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Ultrahigh bandwidth applications using optical microcombs
  • David Moss
David Moss
swinburne university of technology

Corresponding Author:[email protected]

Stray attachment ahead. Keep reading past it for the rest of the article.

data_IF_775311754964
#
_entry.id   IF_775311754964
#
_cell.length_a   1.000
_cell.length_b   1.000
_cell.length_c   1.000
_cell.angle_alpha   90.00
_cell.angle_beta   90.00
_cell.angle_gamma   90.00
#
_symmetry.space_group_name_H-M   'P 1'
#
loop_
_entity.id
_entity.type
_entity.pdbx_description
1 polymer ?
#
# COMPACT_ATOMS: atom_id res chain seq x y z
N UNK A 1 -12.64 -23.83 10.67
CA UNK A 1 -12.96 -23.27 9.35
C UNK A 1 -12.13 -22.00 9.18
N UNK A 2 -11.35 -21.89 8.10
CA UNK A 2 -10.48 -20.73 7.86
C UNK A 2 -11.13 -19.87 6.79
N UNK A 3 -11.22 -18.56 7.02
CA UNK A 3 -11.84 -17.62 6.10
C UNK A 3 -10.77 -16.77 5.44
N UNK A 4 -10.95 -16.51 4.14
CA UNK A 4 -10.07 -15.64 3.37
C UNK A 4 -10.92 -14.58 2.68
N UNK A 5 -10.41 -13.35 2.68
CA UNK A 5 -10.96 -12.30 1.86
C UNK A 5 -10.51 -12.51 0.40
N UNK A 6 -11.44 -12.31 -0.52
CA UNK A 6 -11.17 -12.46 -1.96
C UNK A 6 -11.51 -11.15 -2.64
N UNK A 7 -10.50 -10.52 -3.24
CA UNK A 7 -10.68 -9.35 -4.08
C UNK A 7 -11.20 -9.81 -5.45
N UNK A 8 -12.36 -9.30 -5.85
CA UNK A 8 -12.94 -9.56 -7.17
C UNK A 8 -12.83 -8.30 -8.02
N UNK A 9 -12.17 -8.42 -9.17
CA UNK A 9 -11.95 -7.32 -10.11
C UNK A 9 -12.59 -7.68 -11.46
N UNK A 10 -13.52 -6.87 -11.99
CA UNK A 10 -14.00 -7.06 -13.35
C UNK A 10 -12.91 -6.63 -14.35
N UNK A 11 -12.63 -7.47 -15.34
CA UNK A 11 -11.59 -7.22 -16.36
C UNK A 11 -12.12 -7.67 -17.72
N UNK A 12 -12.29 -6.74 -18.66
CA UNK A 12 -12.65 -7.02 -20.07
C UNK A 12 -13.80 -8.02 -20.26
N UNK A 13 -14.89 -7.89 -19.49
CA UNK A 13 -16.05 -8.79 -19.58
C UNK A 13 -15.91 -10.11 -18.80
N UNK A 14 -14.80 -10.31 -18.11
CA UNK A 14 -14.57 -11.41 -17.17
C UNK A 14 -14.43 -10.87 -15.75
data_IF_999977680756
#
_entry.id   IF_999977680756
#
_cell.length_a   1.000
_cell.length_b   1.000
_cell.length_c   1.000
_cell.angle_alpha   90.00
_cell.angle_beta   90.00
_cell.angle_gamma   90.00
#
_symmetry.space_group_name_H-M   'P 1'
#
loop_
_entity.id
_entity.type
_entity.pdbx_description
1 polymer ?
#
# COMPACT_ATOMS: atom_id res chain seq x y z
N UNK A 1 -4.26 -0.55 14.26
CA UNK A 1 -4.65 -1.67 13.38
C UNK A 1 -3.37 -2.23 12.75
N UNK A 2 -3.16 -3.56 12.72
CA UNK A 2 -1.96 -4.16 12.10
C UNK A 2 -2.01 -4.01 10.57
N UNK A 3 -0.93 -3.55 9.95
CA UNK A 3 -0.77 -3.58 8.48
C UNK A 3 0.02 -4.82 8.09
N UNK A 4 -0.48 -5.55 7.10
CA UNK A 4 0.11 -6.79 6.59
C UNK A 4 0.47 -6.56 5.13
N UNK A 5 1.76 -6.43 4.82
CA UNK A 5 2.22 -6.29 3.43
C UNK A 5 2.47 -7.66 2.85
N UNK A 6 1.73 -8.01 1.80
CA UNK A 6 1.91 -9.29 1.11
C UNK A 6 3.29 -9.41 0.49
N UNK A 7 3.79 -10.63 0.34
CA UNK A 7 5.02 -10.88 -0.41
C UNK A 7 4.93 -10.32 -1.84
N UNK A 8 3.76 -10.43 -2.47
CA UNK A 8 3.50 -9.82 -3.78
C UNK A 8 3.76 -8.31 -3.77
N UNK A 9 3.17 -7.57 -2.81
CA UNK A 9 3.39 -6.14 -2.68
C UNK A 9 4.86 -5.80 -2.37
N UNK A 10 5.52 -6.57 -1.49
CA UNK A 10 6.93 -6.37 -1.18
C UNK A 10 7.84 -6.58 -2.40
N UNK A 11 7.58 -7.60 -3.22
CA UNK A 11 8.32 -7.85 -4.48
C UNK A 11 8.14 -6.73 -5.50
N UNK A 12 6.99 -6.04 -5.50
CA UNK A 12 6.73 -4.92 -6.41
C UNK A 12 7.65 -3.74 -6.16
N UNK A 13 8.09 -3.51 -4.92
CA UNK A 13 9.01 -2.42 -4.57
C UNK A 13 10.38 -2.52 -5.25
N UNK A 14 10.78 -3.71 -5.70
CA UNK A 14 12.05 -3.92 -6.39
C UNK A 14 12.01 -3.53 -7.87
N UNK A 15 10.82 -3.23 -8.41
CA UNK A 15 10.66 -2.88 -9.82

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We report ultrahigh bandwidth applications of Kerr microcombs at data rates beyond 10 Terabits/s. Optical neural networks can dramatically accelerate the computing speed to overcome the inherent bandwidth bottleneck of electronics. At the same time, digital signal processing has become central to many fields, from coherent optical telecommunications where it is used to compensate signal impairments, to image processing, important for observational astronomy, medical diagnosis, autonomous driving, big data and particularly artificial intelligence. Digital signal processing had traditionally been performed electronically, but new applications, particularly those involving real time video image processing, are creating unprecedented demand for ultrahigh performance, including bandwidth and reduced energy consumption. We use a new and powerful class of micro-comb called soliton crystals that exhibit robust operation and stable generation as well as a high intrinsic efficiency with a low spacing of 48.9 GHz. We demonstrate a universal optical vector convolutional accelerator operating at 11 Tera-OPS/s (TOPS) on 250,000 pixel images for 10 kernels simultaneously — enough for facial image recognition. We use the same hardware to sequentially form a deep optical CNN with ten output neurons, achieving successful recognition of full 10 digits with 900 pixel handwritten digit images. Finally, we demonstrate a photonic digital signal processor operating at 18 Tb/s and use it to process multiple simultaneous video signals in real-time. The system processes 400,000 video signals concurrently, performing 34 functions simultaneously that are key to object edge detection, edge enhancement and motion blur. As compared with spatial-light devices used for image processing, our system is not only ultra-high speed but highly reconfigurable and programable, able to perform many different functions without any change to the physical hardware. Our approach, based on an integrated Kerr soliton crystal microcomb, opens up new avenues for ultrafast robotic vision and machine learning.